GFCI outlets, technically called GFCI receptacles, save lives.
GFCI stands for “ground fault circuit interrupter”, sometimes called a GFI. Its purpose is to help protect users against electrical shock.
If you’re in the bathroom and you put your hand accidentally down in a sink filled with water while holding a plugged-in hairdryer; it may shock or electrocute you if the outlet is not GFCI protected. The same is true in the kitchen, if you were holding an electric device and you accidentally put your hand in the sink with water while holding the device, it might shock, kill or injure you.
Where do you put GFCI’s
- Outdoors, patios, porches, fountain areas (since 1973)
- Bathrooms (since 1975)
- Garages, carports (since 1978)
- Spas (since 1981)
- Kitchens, cooking areas (since 1987)
- Crawl spaces and unfinished basements (since 1990)
- Wet bar sinks (since 1993)
- Laundry rooms and utility sinks (since 2005)
Local building departments
Remodeling – when an outlet, in any location where it may encounter water or dampness, is replaced or added in an existing home; then it is recommended to be GFCI protected.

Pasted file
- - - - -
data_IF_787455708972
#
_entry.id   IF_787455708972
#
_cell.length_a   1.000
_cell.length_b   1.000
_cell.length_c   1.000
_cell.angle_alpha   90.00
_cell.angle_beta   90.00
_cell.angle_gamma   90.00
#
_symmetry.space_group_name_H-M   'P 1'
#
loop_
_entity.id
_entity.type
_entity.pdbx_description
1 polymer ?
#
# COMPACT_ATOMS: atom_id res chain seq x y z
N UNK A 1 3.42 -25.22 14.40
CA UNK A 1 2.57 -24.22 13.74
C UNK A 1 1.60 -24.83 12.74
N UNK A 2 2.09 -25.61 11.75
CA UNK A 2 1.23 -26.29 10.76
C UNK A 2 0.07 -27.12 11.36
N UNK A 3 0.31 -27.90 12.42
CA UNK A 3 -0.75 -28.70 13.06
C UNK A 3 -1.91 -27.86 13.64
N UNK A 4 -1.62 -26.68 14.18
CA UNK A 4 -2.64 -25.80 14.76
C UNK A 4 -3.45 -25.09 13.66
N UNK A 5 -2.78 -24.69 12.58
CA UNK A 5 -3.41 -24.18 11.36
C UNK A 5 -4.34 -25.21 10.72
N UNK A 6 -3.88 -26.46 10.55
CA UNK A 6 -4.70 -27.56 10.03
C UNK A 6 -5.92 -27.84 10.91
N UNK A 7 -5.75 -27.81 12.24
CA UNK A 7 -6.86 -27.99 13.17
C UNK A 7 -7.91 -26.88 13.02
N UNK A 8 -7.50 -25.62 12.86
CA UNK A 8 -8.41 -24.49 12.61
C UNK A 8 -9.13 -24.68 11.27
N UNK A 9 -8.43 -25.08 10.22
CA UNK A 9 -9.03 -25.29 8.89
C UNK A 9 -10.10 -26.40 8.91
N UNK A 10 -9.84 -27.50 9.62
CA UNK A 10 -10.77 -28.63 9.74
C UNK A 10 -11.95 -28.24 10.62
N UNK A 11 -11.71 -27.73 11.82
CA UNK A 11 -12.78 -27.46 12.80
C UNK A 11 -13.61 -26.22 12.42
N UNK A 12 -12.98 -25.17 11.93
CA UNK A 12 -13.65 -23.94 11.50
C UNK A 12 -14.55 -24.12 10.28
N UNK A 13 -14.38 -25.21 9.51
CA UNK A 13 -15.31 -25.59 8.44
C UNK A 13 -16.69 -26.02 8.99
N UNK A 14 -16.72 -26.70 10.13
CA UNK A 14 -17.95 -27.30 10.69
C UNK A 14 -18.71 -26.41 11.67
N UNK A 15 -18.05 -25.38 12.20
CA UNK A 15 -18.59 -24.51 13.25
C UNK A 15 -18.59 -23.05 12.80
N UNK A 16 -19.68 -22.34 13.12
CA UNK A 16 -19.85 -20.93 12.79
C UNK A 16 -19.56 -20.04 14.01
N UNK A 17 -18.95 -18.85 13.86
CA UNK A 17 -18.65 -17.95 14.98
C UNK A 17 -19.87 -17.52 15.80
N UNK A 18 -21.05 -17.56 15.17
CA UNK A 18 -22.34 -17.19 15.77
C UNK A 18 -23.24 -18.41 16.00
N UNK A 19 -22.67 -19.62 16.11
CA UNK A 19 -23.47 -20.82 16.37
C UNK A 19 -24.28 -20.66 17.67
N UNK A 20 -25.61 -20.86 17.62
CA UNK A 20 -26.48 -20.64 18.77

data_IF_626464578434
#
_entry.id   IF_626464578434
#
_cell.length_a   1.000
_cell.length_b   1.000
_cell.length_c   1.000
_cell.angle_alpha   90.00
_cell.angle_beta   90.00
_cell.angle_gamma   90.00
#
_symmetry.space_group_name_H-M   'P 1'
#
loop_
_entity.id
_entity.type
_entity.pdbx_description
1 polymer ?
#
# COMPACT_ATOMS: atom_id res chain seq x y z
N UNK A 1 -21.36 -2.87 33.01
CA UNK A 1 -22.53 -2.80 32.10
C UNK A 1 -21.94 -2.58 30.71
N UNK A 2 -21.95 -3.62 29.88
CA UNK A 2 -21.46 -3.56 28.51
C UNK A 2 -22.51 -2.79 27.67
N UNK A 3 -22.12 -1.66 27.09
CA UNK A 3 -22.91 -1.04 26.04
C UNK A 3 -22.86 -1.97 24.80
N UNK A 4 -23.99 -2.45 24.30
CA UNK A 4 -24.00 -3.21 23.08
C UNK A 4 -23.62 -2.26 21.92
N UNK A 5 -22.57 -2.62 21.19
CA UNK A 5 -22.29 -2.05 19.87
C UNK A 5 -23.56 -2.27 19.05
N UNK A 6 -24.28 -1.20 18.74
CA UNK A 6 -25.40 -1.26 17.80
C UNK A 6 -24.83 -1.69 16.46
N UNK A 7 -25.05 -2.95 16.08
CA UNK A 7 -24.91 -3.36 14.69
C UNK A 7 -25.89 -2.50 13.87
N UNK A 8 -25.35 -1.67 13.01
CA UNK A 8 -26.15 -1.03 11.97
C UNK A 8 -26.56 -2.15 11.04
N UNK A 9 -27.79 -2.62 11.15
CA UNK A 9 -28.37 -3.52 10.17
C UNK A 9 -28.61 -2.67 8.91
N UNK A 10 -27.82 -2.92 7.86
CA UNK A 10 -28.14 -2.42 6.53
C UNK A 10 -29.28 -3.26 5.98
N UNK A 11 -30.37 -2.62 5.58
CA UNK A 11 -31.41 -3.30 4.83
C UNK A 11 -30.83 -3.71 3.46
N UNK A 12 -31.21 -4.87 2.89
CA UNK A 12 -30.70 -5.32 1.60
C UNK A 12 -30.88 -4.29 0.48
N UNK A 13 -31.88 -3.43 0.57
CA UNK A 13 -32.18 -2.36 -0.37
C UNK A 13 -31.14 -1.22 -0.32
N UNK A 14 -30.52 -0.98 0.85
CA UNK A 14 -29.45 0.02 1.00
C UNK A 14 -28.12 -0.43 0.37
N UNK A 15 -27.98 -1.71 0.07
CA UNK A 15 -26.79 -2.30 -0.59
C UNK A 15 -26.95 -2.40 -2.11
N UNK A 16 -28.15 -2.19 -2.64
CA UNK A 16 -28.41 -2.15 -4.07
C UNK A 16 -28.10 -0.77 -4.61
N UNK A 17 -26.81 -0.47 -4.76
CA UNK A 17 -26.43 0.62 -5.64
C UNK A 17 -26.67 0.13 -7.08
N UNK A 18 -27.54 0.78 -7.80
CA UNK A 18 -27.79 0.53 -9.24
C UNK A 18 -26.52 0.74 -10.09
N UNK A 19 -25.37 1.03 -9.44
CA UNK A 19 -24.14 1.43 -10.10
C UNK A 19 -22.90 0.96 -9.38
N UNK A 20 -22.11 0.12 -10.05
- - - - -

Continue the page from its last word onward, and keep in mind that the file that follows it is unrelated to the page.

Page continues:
Kitchen has been remodeled? – then it should have GFCI protection
Bathroom has been remodeled? – then it should have GFCI protection
My house is an older house and there is no ground wire. Can I still use a GFCI and will it work?
Yes. A non-grounding type receptacle may be replaced with a grounding-type GFCI receptacle without a grounding wire connection and it will provide GFCI protection.
Don’t confuse GFCI outlets with AFCI outlets
Now the building codes and building jurisdictions are requiring AFCI to be put in certain locations in a home built today. At times a contractor may use an AFCI outlet or he may use an AFCI breaker. READ MORE ABOUT AFCI’S